Since the 2019 World Cup, India’s spinners have the worst economy rate, 5.72, in One-Day Internationals among all the 12 ICC full-member teams. India’s average of 48.38 and strike rate of 50.7 are better than only Zimbabwe’s and marginally, England’s. Which means an average ODI spell by an Indian spinner in this period would read 10-0-57.2-1.17. Neither have they stemmed runs at the cost of a few more wickets nor have they taken wickets at the cost of a few more runs.
After the recent South Africa ODIs, coach Rahul Dravid had pointed out the need to improve India’s wicket-taking options through the middle stage of an ODI innings, when spinners are used more often than not.
“Mr (Sunil) Gavaskar would tell me, ‘you go for 50 runs in 10 overs but get me three wickets, and I’ll be happy with that.’ And mind you, 50 runs in those days was big,” says Laxman Sivaramakrishnan.
In his debut ODI series, the World Championship of Cricket in Australia in 1985, the former India leg-spinner memorably tossed up the ball and made it drift, dip and turn to lure batsmen to their fall. The magic was to vanish soon but what Sivaramakrishnan showcased in that series was classic one-day wrist-spin; the tightrope art of dangling the carrot of boundaries for the batsmen but not actually conceding them, and instead using that bait to reel in wickets.
Over the decades, an already difficult art has become harder and harder to practise. ODI rule changes pertaining to the ball and fielding restrictions, and the rise of T20 cricket where, ironically, leg-spinners have come to rule. These are global reasons. The failure to develop, in particular, wrist-spin bench strength in ODIs, and the two different worlds of domestic and international cricket. These are specific to the Indian predicament.
“The real big change to the game was the red ball changing to white,” Sachin Tendulkar had told this paper in an interview published on Friday. “The red ball became soft, got discoloured, and was hard to pick. So, if a spinner was bowling, one had to watch the hand closely as it was tough to see the ‘spin’ on the ball while it was in the air. Say, on a scale of sighting the ball, if a new red cherry was 10 on 10, the discoloured ball could be 5 or 6.”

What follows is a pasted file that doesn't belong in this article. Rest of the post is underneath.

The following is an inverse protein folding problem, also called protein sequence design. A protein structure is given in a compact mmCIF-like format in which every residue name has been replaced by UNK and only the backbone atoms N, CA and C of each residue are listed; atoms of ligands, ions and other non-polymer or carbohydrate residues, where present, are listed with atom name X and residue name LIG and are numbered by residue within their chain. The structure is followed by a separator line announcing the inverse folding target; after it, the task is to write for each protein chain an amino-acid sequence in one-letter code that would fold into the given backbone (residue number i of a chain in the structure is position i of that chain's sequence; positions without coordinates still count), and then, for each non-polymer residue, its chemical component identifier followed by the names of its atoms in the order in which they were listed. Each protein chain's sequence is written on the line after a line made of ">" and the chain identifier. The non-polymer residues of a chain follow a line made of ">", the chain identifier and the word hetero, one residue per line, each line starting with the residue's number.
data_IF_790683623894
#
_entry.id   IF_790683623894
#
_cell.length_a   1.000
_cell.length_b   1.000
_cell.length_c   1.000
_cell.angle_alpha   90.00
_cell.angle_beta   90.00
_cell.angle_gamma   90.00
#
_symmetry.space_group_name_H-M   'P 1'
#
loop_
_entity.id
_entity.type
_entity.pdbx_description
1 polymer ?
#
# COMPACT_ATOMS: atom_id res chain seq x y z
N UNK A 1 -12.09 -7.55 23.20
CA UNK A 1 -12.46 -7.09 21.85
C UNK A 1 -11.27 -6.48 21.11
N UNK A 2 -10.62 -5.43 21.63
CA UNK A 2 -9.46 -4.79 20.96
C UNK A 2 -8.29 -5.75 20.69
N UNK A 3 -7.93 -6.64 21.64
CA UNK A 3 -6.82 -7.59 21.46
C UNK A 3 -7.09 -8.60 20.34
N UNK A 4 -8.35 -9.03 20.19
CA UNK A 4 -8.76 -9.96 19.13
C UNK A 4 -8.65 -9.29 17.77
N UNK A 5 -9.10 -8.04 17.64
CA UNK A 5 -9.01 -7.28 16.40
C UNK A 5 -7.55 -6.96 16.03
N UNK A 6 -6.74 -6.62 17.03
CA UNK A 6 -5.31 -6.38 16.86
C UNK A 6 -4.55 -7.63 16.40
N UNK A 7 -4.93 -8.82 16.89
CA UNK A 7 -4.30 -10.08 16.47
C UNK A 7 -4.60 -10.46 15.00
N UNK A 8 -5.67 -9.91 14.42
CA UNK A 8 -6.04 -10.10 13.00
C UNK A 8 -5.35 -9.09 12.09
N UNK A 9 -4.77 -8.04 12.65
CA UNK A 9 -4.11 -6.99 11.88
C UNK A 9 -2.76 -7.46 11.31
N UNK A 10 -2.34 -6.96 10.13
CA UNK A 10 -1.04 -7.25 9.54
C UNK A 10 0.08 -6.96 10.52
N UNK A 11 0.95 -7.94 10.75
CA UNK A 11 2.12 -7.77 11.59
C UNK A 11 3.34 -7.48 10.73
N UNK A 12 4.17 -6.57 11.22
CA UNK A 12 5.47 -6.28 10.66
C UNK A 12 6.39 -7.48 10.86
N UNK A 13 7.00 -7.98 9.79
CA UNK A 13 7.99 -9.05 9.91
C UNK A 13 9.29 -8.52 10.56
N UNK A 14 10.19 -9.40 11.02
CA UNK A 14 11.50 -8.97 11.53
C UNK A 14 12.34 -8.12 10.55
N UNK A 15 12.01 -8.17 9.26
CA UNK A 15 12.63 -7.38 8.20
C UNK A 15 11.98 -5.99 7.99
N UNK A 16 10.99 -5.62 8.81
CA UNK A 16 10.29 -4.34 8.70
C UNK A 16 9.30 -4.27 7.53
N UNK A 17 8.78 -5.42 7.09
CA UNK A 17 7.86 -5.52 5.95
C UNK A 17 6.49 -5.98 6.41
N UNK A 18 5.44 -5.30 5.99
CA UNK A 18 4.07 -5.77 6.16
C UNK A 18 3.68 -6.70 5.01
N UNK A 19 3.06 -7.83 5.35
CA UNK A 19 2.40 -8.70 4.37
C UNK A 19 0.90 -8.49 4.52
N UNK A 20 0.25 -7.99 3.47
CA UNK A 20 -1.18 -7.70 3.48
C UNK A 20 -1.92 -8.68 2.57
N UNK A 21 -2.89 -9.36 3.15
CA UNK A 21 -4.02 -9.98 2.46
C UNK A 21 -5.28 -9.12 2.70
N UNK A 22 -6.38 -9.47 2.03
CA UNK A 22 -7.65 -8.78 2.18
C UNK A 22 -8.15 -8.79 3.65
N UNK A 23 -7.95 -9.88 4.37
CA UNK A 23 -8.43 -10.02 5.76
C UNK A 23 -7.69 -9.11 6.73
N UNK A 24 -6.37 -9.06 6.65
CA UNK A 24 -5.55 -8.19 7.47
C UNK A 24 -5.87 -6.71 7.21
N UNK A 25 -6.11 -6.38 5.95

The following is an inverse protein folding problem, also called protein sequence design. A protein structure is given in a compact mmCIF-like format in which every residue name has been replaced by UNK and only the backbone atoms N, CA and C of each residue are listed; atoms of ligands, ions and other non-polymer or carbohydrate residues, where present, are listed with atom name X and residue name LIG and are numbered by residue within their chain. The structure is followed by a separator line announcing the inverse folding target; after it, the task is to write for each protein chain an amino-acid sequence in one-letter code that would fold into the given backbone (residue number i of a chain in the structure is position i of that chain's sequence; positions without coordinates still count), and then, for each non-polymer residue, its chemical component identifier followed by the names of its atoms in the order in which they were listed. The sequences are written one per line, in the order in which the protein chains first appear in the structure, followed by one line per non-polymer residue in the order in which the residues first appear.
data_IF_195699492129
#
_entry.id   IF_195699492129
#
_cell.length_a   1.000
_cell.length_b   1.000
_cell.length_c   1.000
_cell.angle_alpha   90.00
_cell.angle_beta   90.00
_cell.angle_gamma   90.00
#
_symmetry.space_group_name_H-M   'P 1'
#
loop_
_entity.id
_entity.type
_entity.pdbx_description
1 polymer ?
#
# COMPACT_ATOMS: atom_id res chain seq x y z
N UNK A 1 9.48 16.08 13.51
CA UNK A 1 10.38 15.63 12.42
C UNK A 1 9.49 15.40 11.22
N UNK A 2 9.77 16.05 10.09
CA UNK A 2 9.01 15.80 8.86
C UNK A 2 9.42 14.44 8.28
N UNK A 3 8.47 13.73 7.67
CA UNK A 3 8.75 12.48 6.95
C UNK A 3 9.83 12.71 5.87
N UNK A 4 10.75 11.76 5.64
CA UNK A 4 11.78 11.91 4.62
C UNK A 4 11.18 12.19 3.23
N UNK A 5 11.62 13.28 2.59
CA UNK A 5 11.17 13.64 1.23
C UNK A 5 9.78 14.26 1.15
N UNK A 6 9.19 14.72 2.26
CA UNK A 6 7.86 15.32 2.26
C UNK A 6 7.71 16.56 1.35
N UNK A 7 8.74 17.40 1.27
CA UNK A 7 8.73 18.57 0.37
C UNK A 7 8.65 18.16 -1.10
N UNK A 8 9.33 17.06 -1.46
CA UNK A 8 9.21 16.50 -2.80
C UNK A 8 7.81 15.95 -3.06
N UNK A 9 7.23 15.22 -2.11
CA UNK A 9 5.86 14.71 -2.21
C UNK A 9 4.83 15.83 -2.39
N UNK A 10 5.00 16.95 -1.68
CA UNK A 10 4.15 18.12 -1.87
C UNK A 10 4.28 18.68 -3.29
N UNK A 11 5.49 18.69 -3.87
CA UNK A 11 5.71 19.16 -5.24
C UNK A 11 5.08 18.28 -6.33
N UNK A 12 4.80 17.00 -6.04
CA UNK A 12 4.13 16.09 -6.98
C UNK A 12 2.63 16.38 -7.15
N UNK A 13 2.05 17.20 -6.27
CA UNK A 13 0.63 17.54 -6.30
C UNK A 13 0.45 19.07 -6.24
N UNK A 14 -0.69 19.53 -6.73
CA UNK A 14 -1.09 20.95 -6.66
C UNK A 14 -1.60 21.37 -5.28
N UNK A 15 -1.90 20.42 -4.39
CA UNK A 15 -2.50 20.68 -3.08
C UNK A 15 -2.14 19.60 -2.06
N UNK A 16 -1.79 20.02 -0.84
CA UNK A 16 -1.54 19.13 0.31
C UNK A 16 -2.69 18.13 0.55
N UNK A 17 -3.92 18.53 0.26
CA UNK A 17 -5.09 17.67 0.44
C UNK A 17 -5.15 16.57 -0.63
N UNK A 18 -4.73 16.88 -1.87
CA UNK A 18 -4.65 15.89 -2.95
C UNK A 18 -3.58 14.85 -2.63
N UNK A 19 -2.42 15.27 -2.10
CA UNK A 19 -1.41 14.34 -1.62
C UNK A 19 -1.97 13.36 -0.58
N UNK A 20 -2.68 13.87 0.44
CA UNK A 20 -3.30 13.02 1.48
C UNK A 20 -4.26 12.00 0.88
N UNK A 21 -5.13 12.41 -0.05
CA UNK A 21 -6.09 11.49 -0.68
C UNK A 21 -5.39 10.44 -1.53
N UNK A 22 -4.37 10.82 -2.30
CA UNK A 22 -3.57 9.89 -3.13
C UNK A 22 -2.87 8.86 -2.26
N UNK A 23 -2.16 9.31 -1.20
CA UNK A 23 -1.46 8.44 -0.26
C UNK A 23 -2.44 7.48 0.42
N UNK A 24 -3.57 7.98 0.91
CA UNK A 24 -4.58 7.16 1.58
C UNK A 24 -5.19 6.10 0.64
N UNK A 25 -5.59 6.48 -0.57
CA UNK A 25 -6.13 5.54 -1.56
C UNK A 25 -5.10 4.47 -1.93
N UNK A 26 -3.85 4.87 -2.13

Spinners took a hit again when two new white balls, one from each end, were introduced after the 2011 World Cup. “This meant that during an innings, a ball would get used only for 25 overs from one end,” said Tendulkar. “Even when the spinners came to bowl later in the game, it was not too difficult to sight. In ODIs, the spinners generally come in to bowl in the 16th or 17th over. But in reality, the ball was just eight overs old.
“So (unlike) an old red ball, a spinner can’t disguise a doosra or googly effectively since the white ball isn’t discoloured that much. Plus, it is only when the ball gets slightly scuffed up that the spinners can grip it better.”
Just a year after mandating two new balls, the International Cricket Council restricted the number of deep fielders in ODIs to four instead of five from the 11th to the 40th over of an innings. The middle overs went from ‘boring’ to boundary-fests, and the spinners, who operated usually in that period, bore the brunt.
“There is talk about spinners finding it tough to get wickets in ODIs as compared to T20s,” says Tendulkar. “That is because in ODIs, there are five fielders in the ring while only four in T20s. This changes the psyche of both the batsmen and the bowlers. In case that extra fielder was at, say, long-on, the batsman would think twice before hitting. That was because the ball would have gone soft and the batsman had to be dead sure he would clear the fielder.
“Because of new restrictions, the extra fielder is up in the 30-yard circle – it could be mid-on, mid-off or point – when spinners are bowling. So as a batsman, you feel that basically I have to clear the 30-yard circle and I am safe. Moreover, the ball remains hard since there are two of them.”
Says Sivaramakrishnan, “When I was in the ICC committee, I said that you should be giving five deep fielders, and not four.”
In late 2017, ‘KulCha’ became the flavour in Indian cricket, threatening to turn the bread-and-butter of finger spin to toast. Leg-spin was enjoying a revival of sorts courtesy T20; batsmen found they were unable to consistently hit wrist-spin with all its variations, giving us the sight of teams taking no risk against Rashid Khan in a format where risk was supposedly non-existent for batsmen. But we digress.
For a couple of seasons, Kuldeep Yadav and Yuzvendra Chahal were a treat for connoisseurs and a threat for batsmen. In early 2018, the wrist-spin pair looted 33 wickets in the six-match ODI series in South Africa. But gradually, Kuldeep’s returns started falling alarmingly, as did his game time, even in the IPL. India went back to the left-arm spin of Ravindra Jadeja, who’s averaged 58.75 at 5.5 runs an over since the 2019 World Cup. In the recent three-match ODI series in South Africa, the home spinners took nine wickets, India’s managed three. Forget Tabraiz Shamsi and Keshav Maharaj, even Aiden Markram had more wickets than Ravichandran Ashwin.
Virat Kohli led India’s white-ball teams for nearly five years, but not a single wrist-spinner not named Chahal or Kuldeep got a single ODI under him. Rahul Chahar did get a game, but under Shikhar Dhawan as part of the second-string side that toured Sri Lanka while the main squad was in England for Test matches last year. Once Kuldeep faded – and why his decline couldn’t be arrested deserves a story in itself – there was no real back-up. The team management tried to plug the hole with finger spin, but that was decidedly replacing apples with oranges.